16 Q. And is it right that Kolundzija, Kole, was in exactly the same

17 position as yourself in that regard?

18 A. Yes.

19 Q. So he, like you, was an ordinary, reserve policeman, a national

20 serviceman, a conscript, with no rank and no training?

21 A. Yes.

22 Q. And no special authority vested in him?

23 A. No.

24 Q. And no power, except like everyone else in that position, the

25 power to complain to Zivko Knezevic if he didn't like something; is that

Page 4799

1 right?

2 A. Yes.

3 Q. Did you and he have to obey orders?

4 A. Yes.

5 Q. If you didn't obey orders coming to you from Zivko Knezevic, what

6 would happen to you?

7 A. We would have been thrown out of the police force and sent to the

8 front, to the army. And at that point, when you were kicked out of the

9 police, you would be sent to the worst part of the front line, which at

10 that time was at Vozuca.

11 Q. And would that effectively be because you were disgraced if you

12 were thrown out of the police force?

13 A. That's exactly right.

14 Q. If you were sent to the front, what would your life expectancy

15 be?

16 A. It would depend on luck.

17 Q. Luck, whether you were killed or not?

18 A. Yes.

19 Q. So that was the kind of control that Knezevic, in the name of the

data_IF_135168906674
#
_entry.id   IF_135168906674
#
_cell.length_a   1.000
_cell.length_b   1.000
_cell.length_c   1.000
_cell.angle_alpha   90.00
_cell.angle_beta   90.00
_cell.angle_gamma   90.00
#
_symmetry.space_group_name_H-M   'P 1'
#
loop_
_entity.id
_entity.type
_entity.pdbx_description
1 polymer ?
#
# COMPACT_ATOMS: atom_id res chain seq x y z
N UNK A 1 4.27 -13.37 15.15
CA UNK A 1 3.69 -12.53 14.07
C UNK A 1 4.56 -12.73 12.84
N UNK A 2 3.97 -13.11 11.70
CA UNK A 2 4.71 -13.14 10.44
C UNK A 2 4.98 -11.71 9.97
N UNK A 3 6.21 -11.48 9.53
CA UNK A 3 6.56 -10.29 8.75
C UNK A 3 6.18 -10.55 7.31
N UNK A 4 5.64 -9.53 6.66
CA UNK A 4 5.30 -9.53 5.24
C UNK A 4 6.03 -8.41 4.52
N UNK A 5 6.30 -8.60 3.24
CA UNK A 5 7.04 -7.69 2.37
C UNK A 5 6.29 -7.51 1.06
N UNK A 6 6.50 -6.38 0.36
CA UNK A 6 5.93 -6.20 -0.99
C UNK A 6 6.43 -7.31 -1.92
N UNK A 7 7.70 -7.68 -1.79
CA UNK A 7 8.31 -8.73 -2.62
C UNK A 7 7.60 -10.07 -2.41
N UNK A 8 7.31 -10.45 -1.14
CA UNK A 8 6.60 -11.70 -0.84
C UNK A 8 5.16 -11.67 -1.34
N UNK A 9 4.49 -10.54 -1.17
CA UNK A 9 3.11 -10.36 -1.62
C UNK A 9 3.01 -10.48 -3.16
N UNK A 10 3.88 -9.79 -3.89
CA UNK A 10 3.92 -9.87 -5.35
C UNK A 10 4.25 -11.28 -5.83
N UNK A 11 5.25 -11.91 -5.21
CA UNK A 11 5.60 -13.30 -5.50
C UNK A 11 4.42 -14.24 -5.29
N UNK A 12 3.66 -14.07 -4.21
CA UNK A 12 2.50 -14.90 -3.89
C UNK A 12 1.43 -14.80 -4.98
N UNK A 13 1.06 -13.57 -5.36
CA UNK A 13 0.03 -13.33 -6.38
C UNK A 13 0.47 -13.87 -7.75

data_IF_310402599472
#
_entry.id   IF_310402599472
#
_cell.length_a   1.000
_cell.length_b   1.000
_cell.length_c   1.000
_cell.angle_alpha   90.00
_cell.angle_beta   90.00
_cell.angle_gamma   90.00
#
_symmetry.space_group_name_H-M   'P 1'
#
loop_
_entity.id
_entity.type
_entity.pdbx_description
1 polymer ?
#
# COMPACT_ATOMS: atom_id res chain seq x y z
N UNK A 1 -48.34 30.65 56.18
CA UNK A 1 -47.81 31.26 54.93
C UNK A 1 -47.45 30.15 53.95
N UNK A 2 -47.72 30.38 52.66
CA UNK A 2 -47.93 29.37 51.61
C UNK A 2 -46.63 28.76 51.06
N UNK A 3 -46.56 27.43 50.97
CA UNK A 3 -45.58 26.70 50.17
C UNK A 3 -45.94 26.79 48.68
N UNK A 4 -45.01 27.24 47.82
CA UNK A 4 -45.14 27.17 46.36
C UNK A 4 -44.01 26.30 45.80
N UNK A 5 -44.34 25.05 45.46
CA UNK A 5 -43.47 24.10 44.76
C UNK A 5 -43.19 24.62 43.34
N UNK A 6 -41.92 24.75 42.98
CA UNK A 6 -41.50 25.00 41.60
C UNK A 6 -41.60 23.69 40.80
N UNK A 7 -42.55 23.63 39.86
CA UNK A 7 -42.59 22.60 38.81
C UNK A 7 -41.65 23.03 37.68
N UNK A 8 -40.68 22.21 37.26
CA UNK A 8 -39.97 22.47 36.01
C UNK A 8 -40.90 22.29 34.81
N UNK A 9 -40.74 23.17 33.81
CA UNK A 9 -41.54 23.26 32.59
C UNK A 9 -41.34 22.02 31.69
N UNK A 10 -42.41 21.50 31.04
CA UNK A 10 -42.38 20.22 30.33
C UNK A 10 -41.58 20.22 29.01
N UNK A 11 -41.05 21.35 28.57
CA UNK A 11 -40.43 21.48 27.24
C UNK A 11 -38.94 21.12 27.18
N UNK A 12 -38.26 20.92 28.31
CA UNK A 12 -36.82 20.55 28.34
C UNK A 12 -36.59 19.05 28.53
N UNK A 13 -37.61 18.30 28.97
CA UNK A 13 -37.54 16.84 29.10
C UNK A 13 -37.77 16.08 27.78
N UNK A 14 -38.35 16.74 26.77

20 police force, had over a guard, whether he was a shift leader like

21 yourself and like Kole, or not? He had that kind of control and

22 discipline over you? Is that the position?

23 A. Yes.

24 Q. And Zivko Knezevic could send you to do a variety of duties. Your

25 duty was in the police station, but there were duties patrolling Prijedor?

Page 4800

1 A. Yes.

2 Q. Guarding the bank?

3 A. Yes.

4 Q. The hospital?

5 A. Yes.

6 Q. Or any of the municipal institutions?

7 A. Yes.

8 Q. And one of those tasks was Keraterm?

9 A. Yes.

10 Q. Which people didn't like very much?

11 A. Right.

12 Q. Because a lot of the people who were in Keraterm were friends of

13 the reserve police officers in Prijedor?

14 A. Yes.

15 Q. So as a shift leader, is it right that Kole would have had no

16 powers to order food for the camp?

17 A. No authority whatsoever.

18 Q. Or mattresses or blankets or mend the toilets or make the

19 electricity work or provide water pumps? A mere guard, even a shift

20 leader, had no such power; is that right?

21 A. Yes.

22 Q. Who was responsible for the day-to-day operation of Keraterm? Who

23 would have such power to order food and mattresses and mend the toilets

24 and see that the water worked properly? Who was in control?

25 A. Zivko Knezevic.

Page 4801

1 MR. LAWRENCE: I see the time, Your Honours.